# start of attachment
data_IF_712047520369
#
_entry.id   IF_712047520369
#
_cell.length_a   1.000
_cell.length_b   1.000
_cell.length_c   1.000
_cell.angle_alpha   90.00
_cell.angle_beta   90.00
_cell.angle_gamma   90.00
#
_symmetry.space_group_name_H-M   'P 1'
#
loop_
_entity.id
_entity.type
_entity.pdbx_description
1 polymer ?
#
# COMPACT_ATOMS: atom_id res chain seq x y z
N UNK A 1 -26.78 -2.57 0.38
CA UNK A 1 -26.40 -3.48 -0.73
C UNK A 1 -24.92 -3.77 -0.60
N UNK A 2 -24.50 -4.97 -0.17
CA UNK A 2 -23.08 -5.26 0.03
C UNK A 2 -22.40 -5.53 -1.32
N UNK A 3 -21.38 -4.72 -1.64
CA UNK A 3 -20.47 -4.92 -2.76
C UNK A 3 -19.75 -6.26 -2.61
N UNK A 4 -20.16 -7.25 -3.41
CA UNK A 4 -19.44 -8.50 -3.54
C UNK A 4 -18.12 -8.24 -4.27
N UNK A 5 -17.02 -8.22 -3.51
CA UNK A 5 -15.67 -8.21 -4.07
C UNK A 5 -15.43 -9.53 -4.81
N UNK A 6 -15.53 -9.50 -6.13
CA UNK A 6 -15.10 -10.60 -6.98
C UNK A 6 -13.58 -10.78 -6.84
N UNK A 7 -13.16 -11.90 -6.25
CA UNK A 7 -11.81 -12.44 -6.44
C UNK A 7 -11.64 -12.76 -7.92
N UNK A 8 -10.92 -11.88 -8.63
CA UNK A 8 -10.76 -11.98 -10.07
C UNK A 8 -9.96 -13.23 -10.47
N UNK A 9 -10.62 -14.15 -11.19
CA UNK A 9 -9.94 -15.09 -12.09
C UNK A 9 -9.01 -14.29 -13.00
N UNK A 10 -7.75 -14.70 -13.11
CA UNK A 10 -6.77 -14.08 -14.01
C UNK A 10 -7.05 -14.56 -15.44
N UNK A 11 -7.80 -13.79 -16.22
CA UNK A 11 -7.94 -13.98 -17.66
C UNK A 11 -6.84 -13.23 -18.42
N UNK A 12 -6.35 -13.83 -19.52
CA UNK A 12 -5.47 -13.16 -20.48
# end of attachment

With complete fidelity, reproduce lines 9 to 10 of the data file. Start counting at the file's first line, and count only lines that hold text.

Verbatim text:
_cell.angle_beta   90.00
_cell.angle_gamma   90.00